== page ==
In recent weeks, two very serious and disturbing plots to commit a mass shooting at school were disrupted. Two middle schoolers in Lee County, Florida were arrested for conspiracy to commit a mass shooting. Four high school students were arrested for conspiring to commit a mass casualty attack which was scheduled to occur on the 25th anniversary of the Columbine massacre. Although incredibly troubling, thankfully these plots were identified, and law enforcement agencies were able to prevent them from being put into action.
Physical and technical security features, emergency policies and procedures, and safety and security training are all critical elements needed to create safe and secure environment for your school. At SEC, we believe, though, one of the best ways schools can help prevent a targeted act of violence from occurring is to have in place a well-trained and well-structured threat assessment team. Having the ability to identify, assess, intervene, manage, and monitor the threats to your school is essential.
Since the late 1990’s, the Secret Service’s Nation Threat Assessment Center (NTAC) has been researching targeted acts of violence in schools. One of the significant findings coming from this research is that the large majority of the individuals who committed or attempted to commit these attacks did not just “snap.” More commonly, they walked a path from having the idea to committing the act that took days, weeks, or even years to complete. While on this path, most exhibited identifiable behaviors of concern that were observable to at least one person. In many cases, they were observable to multiple people. If behaviors of concern can be identified and assessed, and if intervention strategies can be put in place, it can greatly reduce the likelihood of future students reaching the end of their path. That is what an effective threat assessment team can do.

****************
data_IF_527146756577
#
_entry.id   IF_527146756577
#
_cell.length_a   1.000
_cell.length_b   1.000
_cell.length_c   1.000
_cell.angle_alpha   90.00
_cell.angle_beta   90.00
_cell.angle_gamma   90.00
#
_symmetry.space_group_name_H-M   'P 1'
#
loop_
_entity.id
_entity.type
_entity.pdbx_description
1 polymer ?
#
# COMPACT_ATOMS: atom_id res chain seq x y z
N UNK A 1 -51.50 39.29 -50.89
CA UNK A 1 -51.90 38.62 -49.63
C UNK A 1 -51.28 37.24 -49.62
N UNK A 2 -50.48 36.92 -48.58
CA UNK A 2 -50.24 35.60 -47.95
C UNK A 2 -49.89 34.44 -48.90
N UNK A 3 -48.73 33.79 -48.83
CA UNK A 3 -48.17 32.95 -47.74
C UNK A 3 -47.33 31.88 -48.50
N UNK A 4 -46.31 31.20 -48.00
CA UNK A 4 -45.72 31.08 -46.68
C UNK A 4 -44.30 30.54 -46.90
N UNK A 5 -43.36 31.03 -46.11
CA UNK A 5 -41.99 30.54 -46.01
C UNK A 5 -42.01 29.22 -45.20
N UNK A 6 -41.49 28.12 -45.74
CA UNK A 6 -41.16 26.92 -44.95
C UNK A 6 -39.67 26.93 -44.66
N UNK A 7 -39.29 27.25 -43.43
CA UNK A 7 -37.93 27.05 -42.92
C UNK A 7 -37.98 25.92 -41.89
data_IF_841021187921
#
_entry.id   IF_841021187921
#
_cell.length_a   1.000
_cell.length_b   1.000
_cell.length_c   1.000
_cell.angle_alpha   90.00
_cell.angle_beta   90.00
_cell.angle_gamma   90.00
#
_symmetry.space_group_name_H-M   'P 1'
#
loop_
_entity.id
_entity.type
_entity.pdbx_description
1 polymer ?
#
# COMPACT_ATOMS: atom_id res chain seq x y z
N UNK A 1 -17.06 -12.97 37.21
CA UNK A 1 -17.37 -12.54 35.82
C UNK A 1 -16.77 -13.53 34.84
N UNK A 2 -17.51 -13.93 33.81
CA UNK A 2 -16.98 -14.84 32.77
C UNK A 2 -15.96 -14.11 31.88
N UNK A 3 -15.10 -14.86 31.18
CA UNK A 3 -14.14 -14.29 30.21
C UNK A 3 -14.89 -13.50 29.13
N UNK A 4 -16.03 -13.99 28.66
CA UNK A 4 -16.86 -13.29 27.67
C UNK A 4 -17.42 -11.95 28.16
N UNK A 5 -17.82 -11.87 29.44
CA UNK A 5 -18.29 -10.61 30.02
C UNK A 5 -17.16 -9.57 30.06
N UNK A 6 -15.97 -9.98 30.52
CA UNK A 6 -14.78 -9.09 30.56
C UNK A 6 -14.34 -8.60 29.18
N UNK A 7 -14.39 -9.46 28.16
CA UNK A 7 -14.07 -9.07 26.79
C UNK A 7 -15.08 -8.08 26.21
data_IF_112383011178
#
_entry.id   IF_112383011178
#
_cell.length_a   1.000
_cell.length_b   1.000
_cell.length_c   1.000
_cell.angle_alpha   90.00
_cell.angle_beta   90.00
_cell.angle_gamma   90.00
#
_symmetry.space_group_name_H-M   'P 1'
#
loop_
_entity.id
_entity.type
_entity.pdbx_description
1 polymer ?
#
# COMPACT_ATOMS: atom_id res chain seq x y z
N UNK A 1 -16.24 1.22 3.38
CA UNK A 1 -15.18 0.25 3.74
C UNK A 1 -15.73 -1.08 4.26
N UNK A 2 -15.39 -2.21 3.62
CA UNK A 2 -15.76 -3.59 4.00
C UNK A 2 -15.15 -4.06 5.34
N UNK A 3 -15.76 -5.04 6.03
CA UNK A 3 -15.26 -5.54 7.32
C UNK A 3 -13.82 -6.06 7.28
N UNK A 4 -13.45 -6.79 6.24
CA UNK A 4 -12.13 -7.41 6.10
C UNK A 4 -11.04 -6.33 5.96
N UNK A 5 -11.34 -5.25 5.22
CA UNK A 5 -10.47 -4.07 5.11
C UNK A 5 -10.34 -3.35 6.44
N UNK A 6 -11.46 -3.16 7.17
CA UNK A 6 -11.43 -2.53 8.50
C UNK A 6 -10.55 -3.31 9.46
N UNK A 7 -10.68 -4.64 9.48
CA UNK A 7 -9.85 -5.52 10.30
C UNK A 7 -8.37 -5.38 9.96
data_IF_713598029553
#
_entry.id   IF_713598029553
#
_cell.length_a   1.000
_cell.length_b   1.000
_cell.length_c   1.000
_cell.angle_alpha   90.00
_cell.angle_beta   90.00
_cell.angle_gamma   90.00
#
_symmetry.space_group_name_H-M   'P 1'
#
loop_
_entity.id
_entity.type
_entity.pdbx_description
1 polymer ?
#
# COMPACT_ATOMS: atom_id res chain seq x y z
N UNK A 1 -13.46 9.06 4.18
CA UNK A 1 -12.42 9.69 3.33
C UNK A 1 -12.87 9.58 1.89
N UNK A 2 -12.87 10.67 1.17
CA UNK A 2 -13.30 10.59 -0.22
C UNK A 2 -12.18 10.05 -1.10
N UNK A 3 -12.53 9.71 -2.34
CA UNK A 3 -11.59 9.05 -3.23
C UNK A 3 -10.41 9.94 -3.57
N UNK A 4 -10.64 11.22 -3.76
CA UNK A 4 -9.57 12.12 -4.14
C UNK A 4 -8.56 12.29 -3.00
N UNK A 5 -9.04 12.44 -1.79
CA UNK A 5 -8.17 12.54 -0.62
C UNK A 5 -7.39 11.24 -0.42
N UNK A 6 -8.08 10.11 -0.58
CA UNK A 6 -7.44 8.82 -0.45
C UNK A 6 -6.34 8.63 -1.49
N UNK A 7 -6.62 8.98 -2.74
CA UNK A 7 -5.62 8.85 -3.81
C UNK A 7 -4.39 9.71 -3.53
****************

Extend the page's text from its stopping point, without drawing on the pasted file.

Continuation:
In 2018, NTAC published Enhancing school safety using a threat assessment model. An operational guide for preventing targeted school violence. This comprehensive resource provides detailed guidance on strategies schools can follow to create and sustain teams that will allow them to be able to assess threats related to their students, staff, and facility. The guide is broken up into the following eight steps:
- Establish a multidisciplinary threat assessment team
- Define prohibited and concerning behaviors
- Create a central reporting mechanism
- Determine the threshold for law enforcement intervention
- Establish assessment procedures
- Develop risk management options
- Create and promote safe school climates
- Conduct training for all stakeholders
If you are an administrator who is interested in creating or updating your threat assessment procedures, I encourage you to review this guide and visit the United States Secret Service website at www.secretservice.gov to access additional reports and guides NTAC has produced relating to targeted violence in schools. Additionally, if we, at SEC, can be of any assistance related to your school safety and security needs, please feel free to contact us at www.secureed.com.